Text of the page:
In watching what is going on with the FDA and mHealth, I’ve become a bit more nervous on the topics that are lying “in between the lines” of what the FDA is working with the ONC and FCC to determine where government fits in to the oversight and regulation of the apps. Most of the articles I read keep mentioning the apps that are medically oriented – which there are thousands – and then they slide in the software just once in a while. It’s the software that I am concerned with.
In an article from mobihealth news March 3rd, Bradley Merrill Thompson talks about current events with the Food and Drug Administration Safety and Innovation Act (FDASIA) and the PROTECT Act. Congress gave specific direction to convene a working group which included the FDA (Food & Drug Administration) , ONC (Office of the National Coordinator for health information technology), and FCC (Federal Communications Commission) to make recommendations for the regulation or lack of regulation for HIT. The report from the group is due at the end of this month and frankly, based on my research, we don’t have a really good idea of what they are going to come out with. I talked about some of the questions that Congress recently sent to the FDA in a letter in this blog.
In the article from Mr. Thompson, he gives us a quick review of the Power Point that the FDA presented (Here and then click on the FDASIA Recommendations) and picks out some very good items that the FDA report needs to answer. He refers to slide 35 and notes that the FDA should be very concise about what software is regulated and what is not. This is one of those points that I cringe at. When you say software to me I am thinking electronic medical records but the overarching “software” really can refer to mobile apps or software that is privately produced by either individuals, organizations, or companies to assist with connecting the patient to medical/disease information, patient information collection or even interaction with clinical providers, among many others. It also specifically calls to software that is directly related to or interacts with a medical device. This is truly the first door that the FDA could reasonably step thru to have more oversight and regulation of medical software – specifically electronic medical records.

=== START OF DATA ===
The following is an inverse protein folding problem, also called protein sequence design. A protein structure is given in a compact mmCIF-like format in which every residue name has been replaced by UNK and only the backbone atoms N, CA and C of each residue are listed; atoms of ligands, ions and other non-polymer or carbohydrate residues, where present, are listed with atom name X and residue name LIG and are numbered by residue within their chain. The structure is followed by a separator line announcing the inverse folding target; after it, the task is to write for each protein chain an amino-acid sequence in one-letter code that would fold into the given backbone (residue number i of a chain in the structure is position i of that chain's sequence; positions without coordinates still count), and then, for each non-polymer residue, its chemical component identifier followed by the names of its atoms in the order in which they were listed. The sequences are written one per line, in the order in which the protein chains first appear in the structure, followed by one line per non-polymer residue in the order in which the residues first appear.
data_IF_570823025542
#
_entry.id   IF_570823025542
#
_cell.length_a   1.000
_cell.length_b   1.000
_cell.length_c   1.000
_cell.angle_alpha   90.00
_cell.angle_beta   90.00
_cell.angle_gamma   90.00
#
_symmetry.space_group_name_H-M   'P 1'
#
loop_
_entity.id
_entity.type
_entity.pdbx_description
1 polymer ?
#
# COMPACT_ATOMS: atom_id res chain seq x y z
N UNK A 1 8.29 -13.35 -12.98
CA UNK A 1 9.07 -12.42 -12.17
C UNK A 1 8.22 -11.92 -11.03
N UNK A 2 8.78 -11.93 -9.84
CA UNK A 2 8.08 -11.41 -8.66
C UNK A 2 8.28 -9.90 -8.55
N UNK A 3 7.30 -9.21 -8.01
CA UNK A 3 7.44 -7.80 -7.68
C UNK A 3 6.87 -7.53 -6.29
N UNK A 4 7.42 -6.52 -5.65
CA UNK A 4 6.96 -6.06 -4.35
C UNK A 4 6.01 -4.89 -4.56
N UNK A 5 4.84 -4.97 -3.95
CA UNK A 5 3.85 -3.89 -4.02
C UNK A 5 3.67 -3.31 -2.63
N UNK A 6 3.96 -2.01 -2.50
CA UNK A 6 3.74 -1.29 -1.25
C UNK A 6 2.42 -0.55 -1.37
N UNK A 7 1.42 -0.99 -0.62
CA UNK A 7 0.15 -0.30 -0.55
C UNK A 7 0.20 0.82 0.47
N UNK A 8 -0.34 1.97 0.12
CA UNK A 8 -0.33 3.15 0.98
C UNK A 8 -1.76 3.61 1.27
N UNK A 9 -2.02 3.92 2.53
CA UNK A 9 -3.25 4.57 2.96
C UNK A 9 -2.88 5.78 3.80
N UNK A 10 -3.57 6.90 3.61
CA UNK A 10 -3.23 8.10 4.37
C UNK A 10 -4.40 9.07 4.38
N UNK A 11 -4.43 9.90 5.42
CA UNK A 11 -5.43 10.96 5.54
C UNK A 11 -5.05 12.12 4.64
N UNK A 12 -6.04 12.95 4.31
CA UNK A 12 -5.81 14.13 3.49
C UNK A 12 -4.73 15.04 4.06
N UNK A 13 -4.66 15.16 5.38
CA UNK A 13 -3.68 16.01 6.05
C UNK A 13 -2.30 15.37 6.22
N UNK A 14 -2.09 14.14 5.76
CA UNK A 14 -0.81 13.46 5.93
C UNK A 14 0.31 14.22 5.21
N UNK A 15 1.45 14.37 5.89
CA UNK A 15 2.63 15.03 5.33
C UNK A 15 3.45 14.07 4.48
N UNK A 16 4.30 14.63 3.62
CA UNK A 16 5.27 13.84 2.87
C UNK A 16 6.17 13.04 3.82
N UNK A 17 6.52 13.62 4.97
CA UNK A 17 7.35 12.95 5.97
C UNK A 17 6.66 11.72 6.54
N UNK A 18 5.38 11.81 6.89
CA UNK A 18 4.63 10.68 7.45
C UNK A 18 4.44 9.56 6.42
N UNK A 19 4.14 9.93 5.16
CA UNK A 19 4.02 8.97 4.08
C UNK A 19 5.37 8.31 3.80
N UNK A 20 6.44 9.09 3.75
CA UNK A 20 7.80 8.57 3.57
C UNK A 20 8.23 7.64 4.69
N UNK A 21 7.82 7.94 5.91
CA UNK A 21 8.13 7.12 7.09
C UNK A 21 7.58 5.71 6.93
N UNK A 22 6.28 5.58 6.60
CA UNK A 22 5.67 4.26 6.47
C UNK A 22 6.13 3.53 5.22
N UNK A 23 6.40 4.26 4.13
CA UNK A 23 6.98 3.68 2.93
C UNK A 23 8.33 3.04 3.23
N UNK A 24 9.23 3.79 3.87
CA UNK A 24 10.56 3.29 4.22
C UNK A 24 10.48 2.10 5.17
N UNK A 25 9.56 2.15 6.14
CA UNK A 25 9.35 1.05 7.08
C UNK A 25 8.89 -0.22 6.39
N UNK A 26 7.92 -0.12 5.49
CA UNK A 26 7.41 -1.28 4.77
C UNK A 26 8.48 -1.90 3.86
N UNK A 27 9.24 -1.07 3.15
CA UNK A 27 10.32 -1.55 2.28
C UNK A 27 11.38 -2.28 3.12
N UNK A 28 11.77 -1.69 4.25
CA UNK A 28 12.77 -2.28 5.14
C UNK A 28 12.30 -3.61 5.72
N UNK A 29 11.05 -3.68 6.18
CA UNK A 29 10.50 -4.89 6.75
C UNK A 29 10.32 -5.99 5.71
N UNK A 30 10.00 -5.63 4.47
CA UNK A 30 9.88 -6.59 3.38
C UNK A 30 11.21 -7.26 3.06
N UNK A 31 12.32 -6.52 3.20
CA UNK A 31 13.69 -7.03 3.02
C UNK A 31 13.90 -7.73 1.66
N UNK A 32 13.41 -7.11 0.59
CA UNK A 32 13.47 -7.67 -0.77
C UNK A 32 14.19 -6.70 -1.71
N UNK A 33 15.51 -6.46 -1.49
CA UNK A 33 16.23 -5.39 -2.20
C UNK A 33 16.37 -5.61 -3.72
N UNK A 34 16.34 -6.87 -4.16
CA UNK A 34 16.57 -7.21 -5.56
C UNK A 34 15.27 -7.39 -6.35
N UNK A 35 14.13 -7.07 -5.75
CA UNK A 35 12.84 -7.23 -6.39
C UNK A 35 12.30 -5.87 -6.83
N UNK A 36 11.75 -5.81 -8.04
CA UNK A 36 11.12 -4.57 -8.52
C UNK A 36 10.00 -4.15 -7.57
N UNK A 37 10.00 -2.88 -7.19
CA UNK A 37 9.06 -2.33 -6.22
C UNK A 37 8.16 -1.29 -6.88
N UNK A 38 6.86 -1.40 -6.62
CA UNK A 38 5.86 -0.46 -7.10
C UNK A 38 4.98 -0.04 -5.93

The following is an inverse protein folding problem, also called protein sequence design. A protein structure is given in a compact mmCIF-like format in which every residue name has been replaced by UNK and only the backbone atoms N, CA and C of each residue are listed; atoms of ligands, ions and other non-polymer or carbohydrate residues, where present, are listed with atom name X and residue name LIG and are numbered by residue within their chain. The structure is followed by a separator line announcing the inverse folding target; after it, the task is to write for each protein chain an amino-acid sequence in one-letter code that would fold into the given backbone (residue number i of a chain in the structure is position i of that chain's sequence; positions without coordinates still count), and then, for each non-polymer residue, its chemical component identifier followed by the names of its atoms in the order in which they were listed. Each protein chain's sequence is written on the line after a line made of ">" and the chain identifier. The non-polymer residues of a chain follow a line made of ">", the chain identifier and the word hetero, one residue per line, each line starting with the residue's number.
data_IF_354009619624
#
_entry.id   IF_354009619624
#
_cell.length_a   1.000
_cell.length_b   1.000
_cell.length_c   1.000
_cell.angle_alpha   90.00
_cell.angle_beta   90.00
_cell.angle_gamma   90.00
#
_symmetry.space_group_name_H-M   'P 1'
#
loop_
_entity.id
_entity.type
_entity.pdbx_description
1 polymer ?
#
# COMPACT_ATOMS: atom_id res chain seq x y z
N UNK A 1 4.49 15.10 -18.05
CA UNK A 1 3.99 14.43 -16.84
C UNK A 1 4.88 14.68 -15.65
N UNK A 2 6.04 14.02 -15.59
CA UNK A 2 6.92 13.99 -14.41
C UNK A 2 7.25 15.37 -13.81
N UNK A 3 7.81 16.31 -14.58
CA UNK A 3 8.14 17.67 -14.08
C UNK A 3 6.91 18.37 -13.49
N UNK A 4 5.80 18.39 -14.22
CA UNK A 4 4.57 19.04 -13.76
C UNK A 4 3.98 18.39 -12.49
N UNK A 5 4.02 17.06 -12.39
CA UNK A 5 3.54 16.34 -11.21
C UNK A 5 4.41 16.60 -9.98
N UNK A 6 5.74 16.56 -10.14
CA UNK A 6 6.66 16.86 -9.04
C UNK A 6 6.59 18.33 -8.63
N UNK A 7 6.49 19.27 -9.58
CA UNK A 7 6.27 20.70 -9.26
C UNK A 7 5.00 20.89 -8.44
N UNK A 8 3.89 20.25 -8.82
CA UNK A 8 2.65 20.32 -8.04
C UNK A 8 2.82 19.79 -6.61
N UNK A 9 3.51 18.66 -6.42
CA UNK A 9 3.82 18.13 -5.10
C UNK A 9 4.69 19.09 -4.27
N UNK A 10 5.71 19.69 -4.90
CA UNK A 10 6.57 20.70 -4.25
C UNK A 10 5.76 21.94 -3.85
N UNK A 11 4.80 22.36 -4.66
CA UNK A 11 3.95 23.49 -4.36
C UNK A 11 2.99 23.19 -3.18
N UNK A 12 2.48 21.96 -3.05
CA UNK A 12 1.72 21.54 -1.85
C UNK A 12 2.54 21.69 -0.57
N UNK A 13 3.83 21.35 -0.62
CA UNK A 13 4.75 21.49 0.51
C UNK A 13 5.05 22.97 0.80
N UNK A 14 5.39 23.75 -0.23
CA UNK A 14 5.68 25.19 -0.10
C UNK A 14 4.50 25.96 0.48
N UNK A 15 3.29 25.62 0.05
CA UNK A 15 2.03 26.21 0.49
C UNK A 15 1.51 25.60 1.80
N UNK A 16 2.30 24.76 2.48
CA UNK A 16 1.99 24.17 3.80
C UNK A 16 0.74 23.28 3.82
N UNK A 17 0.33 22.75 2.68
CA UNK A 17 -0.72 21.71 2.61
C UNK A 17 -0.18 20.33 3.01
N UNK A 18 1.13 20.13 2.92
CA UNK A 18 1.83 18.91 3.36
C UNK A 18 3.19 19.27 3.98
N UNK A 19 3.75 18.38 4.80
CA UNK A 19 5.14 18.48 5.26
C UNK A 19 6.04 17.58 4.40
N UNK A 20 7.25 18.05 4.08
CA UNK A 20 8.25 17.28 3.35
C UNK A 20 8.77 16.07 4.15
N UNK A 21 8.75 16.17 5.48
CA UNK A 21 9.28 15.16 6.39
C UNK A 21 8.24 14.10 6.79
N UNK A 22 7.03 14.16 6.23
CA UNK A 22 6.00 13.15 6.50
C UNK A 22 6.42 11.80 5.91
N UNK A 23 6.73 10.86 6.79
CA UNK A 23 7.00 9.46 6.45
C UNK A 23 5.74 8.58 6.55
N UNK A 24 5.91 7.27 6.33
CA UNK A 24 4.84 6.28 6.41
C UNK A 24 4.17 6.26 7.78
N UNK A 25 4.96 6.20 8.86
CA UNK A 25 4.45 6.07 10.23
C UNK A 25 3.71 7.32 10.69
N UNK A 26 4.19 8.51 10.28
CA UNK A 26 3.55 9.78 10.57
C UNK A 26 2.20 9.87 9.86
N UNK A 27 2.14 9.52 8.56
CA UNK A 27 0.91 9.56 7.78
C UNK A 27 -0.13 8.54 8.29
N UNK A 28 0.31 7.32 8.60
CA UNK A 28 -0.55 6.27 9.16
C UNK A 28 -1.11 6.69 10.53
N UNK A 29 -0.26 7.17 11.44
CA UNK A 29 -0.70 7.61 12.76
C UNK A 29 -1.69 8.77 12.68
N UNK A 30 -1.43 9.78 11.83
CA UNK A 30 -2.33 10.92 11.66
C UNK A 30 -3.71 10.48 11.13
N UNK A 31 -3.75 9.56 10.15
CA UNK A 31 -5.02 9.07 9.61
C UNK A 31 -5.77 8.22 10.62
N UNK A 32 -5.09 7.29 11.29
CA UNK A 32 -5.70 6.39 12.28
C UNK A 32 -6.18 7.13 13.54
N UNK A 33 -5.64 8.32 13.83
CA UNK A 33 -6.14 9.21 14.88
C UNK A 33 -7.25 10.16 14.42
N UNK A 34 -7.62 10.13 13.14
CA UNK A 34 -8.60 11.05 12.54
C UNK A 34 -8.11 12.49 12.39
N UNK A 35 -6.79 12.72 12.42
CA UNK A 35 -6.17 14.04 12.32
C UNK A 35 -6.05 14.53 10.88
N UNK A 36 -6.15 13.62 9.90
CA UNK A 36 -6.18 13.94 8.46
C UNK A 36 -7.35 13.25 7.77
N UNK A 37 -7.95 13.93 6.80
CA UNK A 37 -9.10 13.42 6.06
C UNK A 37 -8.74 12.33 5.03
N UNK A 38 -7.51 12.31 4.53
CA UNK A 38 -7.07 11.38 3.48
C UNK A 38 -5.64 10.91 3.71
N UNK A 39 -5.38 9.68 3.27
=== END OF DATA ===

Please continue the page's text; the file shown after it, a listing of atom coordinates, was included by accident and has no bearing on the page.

The second slide he refers to, 36, speaks to defining requirements. These requirements are from development to deployment and then the post deployment updates for the apps. We, in the industry of healthcare IT, need to know the requirements before we start building these apps. Otherwise, the development is severely impacted financially. You can imagine that you spend, for example, 100 hours creating the app and for each of the hours you paid the developer $60. Then you find out after you’ve finished the app and are ready to deploy it to the public that you don’t meet the FDA requirements. That is a lot of money for any business to absorb. Additionally, if you have already deployed the app and are doing updates then you have the same concerns. And next Mr. Thompson notes that slide 37 truly drives home the fact that these regulations need to be entrepreneur friendly. Again, the regulations and requirements for the software need to be known or communicated as well as reasonable.
Generally, the FDA, ONC and FCC should be looking at which software or apps directly touch the patient and medical devices, create clear, concise and communicated regulations so that the entrepreneurs, established companies and organizations can adhere to the regulations at the very beginning. They should also consider for those apps or software already established what the reasonable regulations and timeline for any changes required should be. The industry is very far along and has complex software that could be adversely affected and the economic impact could be significant.
Any thoughts on the upcoming report and it’s potential impact on mHealth?